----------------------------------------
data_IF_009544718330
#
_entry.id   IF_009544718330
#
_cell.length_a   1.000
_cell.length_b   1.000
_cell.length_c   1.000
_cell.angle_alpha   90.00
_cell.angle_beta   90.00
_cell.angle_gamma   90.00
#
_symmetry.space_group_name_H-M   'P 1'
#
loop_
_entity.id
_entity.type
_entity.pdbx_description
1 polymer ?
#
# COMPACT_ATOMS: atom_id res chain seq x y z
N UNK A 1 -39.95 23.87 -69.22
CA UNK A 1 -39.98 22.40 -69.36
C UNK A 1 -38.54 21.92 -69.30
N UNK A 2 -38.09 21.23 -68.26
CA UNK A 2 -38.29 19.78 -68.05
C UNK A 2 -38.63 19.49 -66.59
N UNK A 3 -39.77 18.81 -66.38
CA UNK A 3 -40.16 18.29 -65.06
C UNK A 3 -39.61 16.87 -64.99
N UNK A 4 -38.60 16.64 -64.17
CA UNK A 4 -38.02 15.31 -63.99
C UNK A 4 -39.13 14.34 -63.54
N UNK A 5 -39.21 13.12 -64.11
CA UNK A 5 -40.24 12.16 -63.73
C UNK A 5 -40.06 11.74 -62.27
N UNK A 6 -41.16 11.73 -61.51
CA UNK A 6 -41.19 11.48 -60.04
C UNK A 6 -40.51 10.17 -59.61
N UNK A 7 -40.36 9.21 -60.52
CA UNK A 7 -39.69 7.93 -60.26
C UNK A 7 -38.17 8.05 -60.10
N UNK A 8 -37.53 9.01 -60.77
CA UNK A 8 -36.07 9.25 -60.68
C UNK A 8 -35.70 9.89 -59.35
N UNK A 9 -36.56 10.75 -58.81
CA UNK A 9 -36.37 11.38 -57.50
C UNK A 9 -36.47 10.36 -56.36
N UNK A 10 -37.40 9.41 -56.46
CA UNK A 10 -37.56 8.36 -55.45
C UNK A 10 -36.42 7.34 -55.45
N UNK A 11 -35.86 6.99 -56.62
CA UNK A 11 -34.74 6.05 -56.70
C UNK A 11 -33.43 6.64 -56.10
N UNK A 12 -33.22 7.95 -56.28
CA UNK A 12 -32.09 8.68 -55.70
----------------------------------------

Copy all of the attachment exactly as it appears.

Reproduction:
data_IF_009544718330
#
_entry.id   IF_009544718330
#
_cell.length_a   1.000
_cell.length_b   1.000
_cell.length_c   1.000
_cell.angle_alpha   90.00
_cell.angle_beta   90.00
_cell.angle_gamma   90.00
#
_symmetry.space_group_name_H-M   'P 1'
#
loop_
_entity.id
_entity.type
_entity.pdbx_description
1 polymer ?
#
# COMPACT_ATOMS: atom_id res chain seq x y z
N UNK A 1 -39.95 23.87 -69.22
CA UNK A 1 -39.98 22.40 -69.36
C UNK A 1 -38.54 21.92 -69.30
N UNK A 2 -38.09 21.23 -68.26
CA UNK A 2 -38.29 19.78 -68.05
C UNK A 2 -38.63 19.49 -66.59
N UNK A 3 -39.77 18.81 -66.38
CA UNK A 3 -40.16 18.29 -65.06
C UNK A 3 -39.61 16.87 -64.99
N UNK A 4 -38.60 16.64 -64.17
CA UNK A 4 -38.02 15.31 -63.99
C UNK A 4 -39.13 14.34 -63.54
N UNK A 5 -39.21 13.12 -64.11
CA UNK A 5 -40.24 12.16 -63.73
C UNK A 5 -40.06 11.74 -62.27
N UNK A 6 -41.16 11.73 -61.51
CA UNK A 6 -41.19 11.48 -60.04
C UNK A 6 -40.51 10.17 -59.61
N UNK A 7 -40.36 9.21 -60.52
CA UNK A 7 -39.69 7.93 -60.26
C UNK A 7 -38.17 8.05 -60.10
N UNK A 8 -37.53 9.01 -60.77
CA UNK A 8 -36.07 9.25 -60.68
C UNK A 8 -35.70 9.89 -59.35
N UNK A 9 -36.56 10.75 -58.81
CA UNK A 9 -36.37 11.38 -57.50
C UNK A 9 -36.47 10.36 -56.36
N UNK A 10 -37.40 9.41 -56.46
CA UNK A 10 -37.56 8.36 -55.45
C UNK A 10 -36.42 7.34 -55.45
N UNK A 11 -35.86 6.99 -56.62
CA UNK A 11 -34.74 6.05 -56.70
C UNK A 11 -33.43 6.64 -56.10
N UNK A 12 -33.22 7.95 -56.28
CA UNK A 12 -32.09 8.68 -55.70